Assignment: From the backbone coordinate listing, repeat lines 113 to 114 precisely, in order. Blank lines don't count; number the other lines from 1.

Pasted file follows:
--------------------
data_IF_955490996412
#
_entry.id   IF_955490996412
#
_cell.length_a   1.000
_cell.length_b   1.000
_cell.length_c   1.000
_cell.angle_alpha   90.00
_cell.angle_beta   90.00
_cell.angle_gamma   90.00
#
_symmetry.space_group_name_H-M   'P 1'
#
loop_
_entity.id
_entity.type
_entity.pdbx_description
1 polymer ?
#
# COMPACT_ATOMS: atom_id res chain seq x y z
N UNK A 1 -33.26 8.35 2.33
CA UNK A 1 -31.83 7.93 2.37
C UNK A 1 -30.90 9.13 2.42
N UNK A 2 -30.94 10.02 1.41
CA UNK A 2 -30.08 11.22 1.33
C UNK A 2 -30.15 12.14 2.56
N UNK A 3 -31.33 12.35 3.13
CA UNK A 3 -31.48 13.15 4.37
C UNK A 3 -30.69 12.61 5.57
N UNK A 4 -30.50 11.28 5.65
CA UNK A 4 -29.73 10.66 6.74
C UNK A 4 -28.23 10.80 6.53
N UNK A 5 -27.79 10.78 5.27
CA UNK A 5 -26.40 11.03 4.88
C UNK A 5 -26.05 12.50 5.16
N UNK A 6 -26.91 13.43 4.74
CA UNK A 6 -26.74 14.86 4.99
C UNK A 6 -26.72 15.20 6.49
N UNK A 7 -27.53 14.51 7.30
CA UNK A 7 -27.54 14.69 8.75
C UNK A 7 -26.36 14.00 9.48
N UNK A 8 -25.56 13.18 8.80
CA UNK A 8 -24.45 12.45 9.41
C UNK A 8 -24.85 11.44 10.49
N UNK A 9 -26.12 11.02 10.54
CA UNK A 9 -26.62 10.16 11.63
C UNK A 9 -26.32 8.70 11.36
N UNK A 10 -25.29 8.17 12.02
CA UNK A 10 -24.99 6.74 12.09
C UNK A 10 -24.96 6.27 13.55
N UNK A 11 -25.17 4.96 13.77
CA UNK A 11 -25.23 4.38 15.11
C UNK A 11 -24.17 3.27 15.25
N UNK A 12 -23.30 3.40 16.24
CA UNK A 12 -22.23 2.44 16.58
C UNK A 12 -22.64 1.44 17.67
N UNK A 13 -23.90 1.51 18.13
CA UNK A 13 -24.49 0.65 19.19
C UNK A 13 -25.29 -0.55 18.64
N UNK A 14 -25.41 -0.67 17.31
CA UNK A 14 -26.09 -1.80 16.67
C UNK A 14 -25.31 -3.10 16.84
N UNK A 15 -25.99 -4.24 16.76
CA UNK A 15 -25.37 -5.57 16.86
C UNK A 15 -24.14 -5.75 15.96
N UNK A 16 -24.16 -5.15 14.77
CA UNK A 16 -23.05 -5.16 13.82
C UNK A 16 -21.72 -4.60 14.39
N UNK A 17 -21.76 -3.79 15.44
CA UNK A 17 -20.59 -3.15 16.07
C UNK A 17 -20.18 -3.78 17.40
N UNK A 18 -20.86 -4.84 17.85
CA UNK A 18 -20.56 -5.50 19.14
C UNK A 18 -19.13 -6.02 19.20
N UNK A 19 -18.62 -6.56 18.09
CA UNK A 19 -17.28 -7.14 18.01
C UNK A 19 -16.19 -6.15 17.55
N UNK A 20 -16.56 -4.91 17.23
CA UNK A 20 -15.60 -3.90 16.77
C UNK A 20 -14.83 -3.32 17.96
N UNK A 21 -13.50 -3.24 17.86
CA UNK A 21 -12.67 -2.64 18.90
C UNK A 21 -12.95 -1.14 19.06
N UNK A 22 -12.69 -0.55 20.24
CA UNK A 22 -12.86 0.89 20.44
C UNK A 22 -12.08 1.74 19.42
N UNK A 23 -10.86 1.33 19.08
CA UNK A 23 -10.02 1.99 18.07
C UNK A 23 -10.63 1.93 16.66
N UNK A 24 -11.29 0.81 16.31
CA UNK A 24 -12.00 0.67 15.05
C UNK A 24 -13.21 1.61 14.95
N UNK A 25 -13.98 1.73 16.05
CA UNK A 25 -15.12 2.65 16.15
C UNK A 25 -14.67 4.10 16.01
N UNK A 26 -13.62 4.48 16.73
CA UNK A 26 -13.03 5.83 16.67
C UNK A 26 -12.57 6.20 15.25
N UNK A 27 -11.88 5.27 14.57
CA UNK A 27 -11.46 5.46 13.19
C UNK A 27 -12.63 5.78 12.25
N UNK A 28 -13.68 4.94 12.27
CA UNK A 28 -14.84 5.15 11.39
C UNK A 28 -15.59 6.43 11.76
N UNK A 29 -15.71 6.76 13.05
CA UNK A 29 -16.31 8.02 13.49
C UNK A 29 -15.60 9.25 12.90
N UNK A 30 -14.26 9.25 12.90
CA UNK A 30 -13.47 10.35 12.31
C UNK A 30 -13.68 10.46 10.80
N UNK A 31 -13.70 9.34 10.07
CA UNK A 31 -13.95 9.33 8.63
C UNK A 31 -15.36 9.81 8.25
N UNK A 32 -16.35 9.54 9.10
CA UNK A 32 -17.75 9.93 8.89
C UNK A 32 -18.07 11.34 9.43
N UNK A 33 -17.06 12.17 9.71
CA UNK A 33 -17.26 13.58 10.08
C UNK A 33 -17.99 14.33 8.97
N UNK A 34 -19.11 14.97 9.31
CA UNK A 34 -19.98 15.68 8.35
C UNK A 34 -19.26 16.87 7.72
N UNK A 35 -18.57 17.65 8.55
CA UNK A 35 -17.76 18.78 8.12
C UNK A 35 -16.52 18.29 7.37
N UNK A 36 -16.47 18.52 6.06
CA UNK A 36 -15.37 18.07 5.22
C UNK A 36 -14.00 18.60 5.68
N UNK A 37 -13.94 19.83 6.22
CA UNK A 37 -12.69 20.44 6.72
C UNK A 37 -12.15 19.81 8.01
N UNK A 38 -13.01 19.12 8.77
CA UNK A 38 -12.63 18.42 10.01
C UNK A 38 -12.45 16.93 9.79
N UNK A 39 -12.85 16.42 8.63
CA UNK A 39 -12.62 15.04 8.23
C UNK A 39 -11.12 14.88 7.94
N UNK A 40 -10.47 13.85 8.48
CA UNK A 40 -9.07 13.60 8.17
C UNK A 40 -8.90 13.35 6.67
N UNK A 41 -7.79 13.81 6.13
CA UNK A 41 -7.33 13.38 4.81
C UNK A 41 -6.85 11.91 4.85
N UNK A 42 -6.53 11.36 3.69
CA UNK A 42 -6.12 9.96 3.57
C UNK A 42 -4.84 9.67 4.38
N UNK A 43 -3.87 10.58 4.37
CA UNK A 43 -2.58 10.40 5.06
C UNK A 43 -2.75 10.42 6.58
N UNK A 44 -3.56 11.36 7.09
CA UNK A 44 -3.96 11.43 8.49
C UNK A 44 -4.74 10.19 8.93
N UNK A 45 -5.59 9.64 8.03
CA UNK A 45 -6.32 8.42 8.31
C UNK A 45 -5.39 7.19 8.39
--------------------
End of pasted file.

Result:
C UNK A 31 -15.36 9.81 8.25
N UNK A 32 -16.35 9.54 9.10